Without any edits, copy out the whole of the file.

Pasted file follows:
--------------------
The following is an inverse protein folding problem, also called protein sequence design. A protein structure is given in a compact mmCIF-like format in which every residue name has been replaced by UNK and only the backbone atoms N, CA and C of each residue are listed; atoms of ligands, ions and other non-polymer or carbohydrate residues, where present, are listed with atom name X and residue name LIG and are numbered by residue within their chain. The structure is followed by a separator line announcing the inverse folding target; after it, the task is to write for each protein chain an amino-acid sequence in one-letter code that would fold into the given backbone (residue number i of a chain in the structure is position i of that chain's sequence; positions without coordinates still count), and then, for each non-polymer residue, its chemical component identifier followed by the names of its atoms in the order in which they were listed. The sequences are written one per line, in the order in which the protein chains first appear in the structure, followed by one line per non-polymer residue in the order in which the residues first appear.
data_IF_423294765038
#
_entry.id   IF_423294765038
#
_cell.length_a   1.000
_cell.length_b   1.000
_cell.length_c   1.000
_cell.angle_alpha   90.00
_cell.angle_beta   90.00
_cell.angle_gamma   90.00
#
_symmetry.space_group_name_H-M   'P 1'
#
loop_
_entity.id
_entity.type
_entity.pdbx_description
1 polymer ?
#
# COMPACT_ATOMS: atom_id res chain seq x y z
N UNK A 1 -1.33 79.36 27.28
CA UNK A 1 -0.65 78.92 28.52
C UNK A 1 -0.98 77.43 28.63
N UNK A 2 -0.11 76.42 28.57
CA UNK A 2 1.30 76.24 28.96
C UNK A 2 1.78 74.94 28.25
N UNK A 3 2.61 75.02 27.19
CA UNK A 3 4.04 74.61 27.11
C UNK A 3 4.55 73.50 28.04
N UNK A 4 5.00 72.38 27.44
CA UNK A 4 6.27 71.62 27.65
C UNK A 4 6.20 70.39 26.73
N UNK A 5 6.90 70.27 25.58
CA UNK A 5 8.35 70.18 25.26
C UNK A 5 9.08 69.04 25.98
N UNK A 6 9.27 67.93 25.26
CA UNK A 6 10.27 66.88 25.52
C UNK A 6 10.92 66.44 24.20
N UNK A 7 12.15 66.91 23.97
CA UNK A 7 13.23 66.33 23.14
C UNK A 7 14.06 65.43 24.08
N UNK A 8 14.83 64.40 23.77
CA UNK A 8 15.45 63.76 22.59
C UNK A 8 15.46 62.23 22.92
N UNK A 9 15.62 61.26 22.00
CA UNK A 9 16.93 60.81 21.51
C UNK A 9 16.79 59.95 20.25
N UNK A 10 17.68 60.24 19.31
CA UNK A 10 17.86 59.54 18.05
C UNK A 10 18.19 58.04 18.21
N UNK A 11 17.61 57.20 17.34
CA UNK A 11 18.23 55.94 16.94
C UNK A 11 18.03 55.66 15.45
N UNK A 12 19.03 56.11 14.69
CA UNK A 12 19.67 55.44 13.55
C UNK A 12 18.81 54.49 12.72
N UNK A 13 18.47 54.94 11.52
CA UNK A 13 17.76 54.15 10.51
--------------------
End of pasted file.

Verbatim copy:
The following is an inverse protein folding problem, also called protein sequence design. A protein structure is given in a compact mmCIF-like format in which every residue name has been replaced by UNK and only the backbone atoms N, CA and C of each residue are listed; atoms of ligands, ions and other non-polymer or carbohydrate residues, where present, are listed with atom name X and residue name LIG and are numbered by residue within their chain. The structure is followed by a separator line announcing the inverse folding target; after it, the task is to write for each protein chain an amino-acid sequence in one-letter code that would fold into the given backbone (residue number i of a chain in the structure is position i of that chain's sequence; positions without coordinates still count), and then, for each non-polymer residue, its chemical component identifier followed by the names of its atoms in the order in which they were listed. The sequences are written one per line, in the order in which the protein chains first appear in the structure, followed by one line per non-polymer residue in the order in which the residues first appear.
data_IF_423294765038
#
_entry.id   IF_423294765038
#
_cell.length_a   1.000
_cell.length_b   1.000
_cell.length_c   1.000
_cell.angle_alpha   90.00
_cell.angle_beta   90.00
_cell.angle_gamma   90.00
#
_symmetry.space_group_name_H-M   'P 1'
#
loop_
_entity.id
_entity.type
_entity.pdbx_description
1 polymer ?
#
# COMPACT_ATOMS: atom_id res chain seq x y z
N UNK A 1 -1.33 79.36 27.28
CA UNK A 1 -0.65 78.92 28.52
C UNK A 1 -0.98 77.43 28.63
N UNK A 2 -0.11 76.42 28.57
CA UNK A 2 1.30 76.24 28.96
C UNK A 2 1.78 74.94 28.25
N UNK A 3 2.61 75.02 27.19
CA UNK A 3 4.04 74.61 27.11
C UNK A 3 4.55 73.50 28.04
N UNK A 4 5.00 72.38 27.44
CA UNK A 4 6.27 71.62 27.65
C UNK A 4 6.20 70.39 26.73
N UNK A 5 6.90 70.27 25.58
CA UNK A 5 8.35 70.18 25.26
C UNK A 5 9.08 69.04 25.98
N UNK A 6 9.27 67.93 25.26
CA UNK A 6 10.27 66.88 25.52
C UNK A 6 10.92 66.44 24.20
N UNK A 7 12.15 66.91 23.97
CA UNK A 7 13.23 66.33 23.14
C UNK A 7 14.06 65.43 24.08
N UNK A 8 14.83 64.40 23.77
CA UNK A 8 15.45 63.76 22.59
C UNK A 8 15.46 62.23 22.92
N UNK A 9 15.62 61.26 22.00
CA UNK A 9 16.93 60.81 21.51
C UNK A 9 16.79 59.95 20.25
N UNK A 10 17.68 60.24 19.31
CA UNK A 10 17.86 59.54 18.05
C UNK A 10 18.19 58.04 18.21
N UNK A 11 17.61 57.20 17.34
CA UNK A 11 18.23 55.94 16.94
C UNK A 11 18.03 55.66 15.45
N UNK A 12 19.03 56.11 14.69
CA UNK A 12 19.67 55.44 13.55
C UNK A 12 18.81 54.49 12.72
N UNK A 13 18.47 54.94 11.52
CA UNK A 13 17.76 54.15 10.51